15. Brummagem Joe says:

    @PD Shaw:

    The problem with this assuming it’s correct is that it’s taking place against a background of 5 to 1 advertising in a large state where this is more important than in places like SC or IA.

  16. michael reynolds says:

    James:

    Thus far, I believe Gingrich’s scorched earth tactics have actually benefited Romney.

    You’re whistling past the graveyard. Romney’s sufficiently unknown (to himself as well, obviously) that he can be defined. Newt is defining him. He’s doing it in Florida – which is very helpful – but nationally as well.

    Consider what the voter now “knows” about Romney:

    1) Flip flopper extraordinaire
    2) Super rich guy with Swiss bank accounts.
    3) Supported the core idea in the ACA
    4) Mormon.
    5) Can’t seem to get much more than a third of his own party despite running against frauds, loons, and the winner of the prize for Most Repulsive Politician.

    Is that how you were hoping your guy would be perceived in soon-to-be February?

  17. Brummagem Joe says:

    @michael reynolds: “You’re whistling past the graveyard. Romney’s sufficiently unknown (to himself as well, obviously) that he can be defined. Newt is defining him.”

    He is indeed. And Obama has hardly raised a finger yet. On another thread there’s a lot of laughter about Republican’s traditional strategy of demonising opponents but in Romney the GOP has given a huge hostage to fortune in this respect. Which of these caricatures is likely to have more resonance?

    Obama = Barack X

    Romney = Gordon Gekko

    Which has more than a grain of truth?

  18. James Joyner says:

    @michael reynolds: @Brummagem Joe: But all this was simply going to come out. It was there in 2004, too, but didn’t really dent the national discussion because McCain quickly ran away with the nomination.

    My point is that, by the summer, much of this will be Old News and Romney will have been forced to come up with a good answer to the critique. That’s better than having Obama do it to him when the voters are paying attention.

    I still think Obama’s the favorite to win in November. That’s been my position since, oh, January 2009. But Romney’s the best chance the Republicans had this cycle to win and he’s a stronger candidate now than he was a month ago.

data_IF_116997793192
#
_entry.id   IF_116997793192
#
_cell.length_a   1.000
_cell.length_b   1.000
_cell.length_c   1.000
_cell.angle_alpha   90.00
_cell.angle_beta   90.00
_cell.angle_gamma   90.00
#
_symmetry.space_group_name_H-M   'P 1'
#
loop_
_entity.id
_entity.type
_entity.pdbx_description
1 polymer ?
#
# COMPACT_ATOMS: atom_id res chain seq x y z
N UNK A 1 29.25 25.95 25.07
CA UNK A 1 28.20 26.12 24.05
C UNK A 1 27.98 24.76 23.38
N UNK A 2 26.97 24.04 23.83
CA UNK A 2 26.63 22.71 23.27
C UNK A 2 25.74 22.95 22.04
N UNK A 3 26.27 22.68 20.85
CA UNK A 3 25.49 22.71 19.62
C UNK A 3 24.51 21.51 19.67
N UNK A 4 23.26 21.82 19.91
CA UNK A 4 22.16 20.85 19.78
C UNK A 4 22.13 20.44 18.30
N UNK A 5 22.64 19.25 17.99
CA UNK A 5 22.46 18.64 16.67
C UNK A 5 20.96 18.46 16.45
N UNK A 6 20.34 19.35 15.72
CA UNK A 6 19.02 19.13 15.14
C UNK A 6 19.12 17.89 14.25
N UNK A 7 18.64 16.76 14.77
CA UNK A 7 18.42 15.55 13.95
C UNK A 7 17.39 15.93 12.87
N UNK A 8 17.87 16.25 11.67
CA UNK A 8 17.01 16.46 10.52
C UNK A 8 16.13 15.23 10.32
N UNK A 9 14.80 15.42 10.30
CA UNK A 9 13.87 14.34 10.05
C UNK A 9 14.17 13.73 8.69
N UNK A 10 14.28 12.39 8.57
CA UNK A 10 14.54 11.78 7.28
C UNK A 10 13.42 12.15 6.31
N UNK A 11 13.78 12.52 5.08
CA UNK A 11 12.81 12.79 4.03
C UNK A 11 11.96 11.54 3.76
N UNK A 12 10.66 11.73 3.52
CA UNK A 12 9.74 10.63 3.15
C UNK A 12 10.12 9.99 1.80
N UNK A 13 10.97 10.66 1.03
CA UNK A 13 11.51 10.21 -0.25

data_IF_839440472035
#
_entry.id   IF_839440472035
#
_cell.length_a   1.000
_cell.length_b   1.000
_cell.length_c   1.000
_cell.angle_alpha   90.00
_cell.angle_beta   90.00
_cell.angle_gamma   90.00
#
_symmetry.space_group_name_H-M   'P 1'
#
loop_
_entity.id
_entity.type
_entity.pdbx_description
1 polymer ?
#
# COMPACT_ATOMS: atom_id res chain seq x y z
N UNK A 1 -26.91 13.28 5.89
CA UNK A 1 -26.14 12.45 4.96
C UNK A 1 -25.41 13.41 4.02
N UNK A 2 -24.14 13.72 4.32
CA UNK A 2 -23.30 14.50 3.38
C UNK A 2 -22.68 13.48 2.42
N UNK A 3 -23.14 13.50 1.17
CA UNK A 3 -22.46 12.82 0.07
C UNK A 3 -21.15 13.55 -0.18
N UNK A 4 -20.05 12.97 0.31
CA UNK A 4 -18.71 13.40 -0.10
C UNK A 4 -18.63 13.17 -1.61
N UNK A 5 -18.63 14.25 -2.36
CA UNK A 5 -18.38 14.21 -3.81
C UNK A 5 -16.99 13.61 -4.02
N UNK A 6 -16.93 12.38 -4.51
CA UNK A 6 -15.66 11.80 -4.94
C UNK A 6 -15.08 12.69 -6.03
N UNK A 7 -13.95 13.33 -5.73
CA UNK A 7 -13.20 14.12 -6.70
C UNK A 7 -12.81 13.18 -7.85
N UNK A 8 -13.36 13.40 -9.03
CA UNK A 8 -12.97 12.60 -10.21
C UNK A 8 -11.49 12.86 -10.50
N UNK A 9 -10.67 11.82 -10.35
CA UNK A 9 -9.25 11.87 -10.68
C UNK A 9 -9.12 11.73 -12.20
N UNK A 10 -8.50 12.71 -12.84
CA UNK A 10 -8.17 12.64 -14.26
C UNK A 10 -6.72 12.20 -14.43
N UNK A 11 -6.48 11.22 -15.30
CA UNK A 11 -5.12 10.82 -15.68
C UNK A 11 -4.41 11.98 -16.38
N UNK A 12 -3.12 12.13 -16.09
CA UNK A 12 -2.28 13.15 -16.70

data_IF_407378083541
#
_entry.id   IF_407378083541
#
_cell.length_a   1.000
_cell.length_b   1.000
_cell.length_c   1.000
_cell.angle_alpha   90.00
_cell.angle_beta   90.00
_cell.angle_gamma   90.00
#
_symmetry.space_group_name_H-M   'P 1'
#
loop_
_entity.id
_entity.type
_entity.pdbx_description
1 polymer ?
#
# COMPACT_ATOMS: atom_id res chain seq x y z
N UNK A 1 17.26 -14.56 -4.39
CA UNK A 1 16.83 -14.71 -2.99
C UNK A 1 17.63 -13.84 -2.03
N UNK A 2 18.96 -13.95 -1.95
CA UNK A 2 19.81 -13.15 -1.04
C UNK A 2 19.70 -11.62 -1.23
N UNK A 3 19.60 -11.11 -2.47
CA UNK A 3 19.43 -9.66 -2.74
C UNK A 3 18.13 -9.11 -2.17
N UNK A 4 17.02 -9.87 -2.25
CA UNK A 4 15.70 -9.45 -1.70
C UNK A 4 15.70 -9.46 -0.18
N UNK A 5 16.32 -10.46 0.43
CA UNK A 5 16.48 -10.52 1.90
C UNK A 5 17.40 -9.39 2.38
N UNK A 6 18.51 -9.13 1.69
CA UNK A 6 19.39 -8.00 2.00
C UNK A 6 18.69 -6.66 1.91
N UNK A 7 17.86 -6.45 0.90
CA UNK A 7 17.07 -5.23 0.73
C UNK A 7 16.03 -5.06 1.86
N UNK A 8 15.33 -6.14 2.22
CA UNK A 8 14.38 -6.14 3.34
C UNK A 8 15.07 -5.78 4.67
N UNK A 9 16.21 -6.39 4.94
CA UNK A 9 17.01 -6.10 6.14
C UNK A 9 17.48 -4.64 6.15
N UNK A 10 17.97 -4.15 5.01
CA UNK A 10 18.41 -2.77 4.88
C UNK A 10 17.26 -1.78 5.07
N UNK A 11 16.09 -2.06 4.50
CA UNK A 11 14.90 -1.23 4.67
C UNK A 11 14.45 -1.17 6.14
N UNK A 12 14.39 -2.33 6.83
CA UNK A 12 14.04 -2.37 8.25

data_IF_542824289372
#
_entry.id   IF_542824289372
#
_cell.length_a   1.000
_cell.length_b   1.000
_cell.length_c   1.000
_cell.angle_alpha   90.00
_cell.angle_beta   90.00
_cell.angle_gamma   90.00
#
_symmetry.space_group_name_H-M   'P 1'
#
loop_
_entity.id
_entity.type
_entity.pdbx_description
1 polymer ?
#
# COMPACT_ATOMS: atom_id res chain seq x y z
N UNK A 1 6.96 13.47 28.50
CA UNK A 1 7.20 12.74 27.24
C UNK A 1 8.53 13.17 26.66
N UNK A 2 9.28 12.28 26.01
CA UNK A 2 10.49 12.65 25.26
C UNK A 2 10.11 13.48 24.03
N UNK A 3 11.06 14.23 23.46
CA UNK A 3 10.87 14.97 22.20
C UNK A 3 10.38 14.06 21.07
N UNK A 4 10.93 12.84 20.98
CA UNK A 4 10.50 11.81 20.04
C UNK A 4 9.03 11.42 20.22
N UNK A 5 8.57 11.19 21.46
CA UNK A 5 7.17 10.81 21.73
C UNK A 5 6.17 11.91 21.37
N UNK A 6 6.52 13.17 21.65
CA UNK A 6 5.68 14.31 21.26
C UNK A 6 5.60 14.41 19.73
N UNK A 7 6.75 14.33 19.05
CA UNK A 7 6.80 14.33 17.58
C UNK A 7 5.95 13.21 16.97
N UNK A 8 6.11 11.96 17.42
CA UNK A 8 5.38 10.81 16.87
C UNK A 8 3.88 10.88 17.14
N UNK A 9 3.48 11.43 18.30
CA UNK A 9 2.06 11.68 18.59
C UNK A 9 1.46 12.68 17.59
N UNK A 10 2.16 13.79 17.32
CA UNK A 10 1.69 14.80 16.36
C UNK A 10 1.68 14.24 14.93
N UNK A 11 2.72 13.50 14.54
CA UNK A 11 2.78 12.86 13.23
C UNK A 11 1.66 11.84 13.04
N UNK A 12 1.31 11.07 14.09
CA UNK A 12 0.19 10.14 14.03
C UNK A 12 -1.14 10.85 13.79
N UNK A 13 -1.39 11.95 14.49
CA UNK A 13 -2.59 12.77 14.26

19. john personna says:

    An epic loss for Gingrich would do much to redeem the GOP in the eyes of moderates and independents.

    I extrapolate, of course …

  20. john personna says:

    BTW, Santorum is going to wait around to see if the horse can sing.

  21. michael reynolds says:

    @James Joyner:
    The question I would have is whether Romney will even get a listen in the general. He may have improved as a debater, but he’s damaged as a candidate. When he could be “not Obama” he was doing well. Now he has to be Romney.

    Yes, a lot of this would have come out in the general — Obama’s team knows how to rough up an opponent. But having Romney pre-defined means Obama can now carry the narrative into the next stages, and also perhaps run a more positive campaign of his own. If Romney’s negatives are upside down come August or September or so, Romney’s left with no choice but the dark side, while Obama can run positive.

  22. Jr says:

    How is this really an epic collapse for Gingrich?

    Gingrich debate performance was hardily the back-breaker, being out spent 5-1 was.

  23. PD Shaw says:

    If only Citizens United had gone the other way, Gingrich would be seen by all as the flowering epitome of a high-minded statesman, a saver of civilizations and the man every man (and woman) want to drink a beer with, nay want to sleep with.

    Yet somehow all these Benjamins make Gingrich seem like an egotistical, manipulative @$$h0lE. Damn you Citizens United!!!

  24. @mike:

    Of course he won’t quit. Why would he?

    To avoid cutting off his nose to spite his face. He’s not going to win the nomination. All he’s doing now is making sure that instead of a post election narrative of “Republicans would have won, except they chose moderate Romney over converservative Newt”, he’s making sure it’s going to be “Republican would have won, accept egomaniac Newt made Romney unelectable”.

    Instead of being in position to be a leader of the party during Obama’s second term, he’s liable to end up persona non grata.

  25. mike says:

    @Stormy Dragon: Newt doesn’t care about the party or the country – he cares about Newt. If he cared about other people then he would not have done what he did in his personal life, taken the money from Fannie May, committed the ethical violations (yes, I know they dropped all but one but go back and read to determine if he really did them), caused a gov’t shut down. Darn right he would cut off his nose to spite his face – he’s Newt – his ego is to big even for the white house.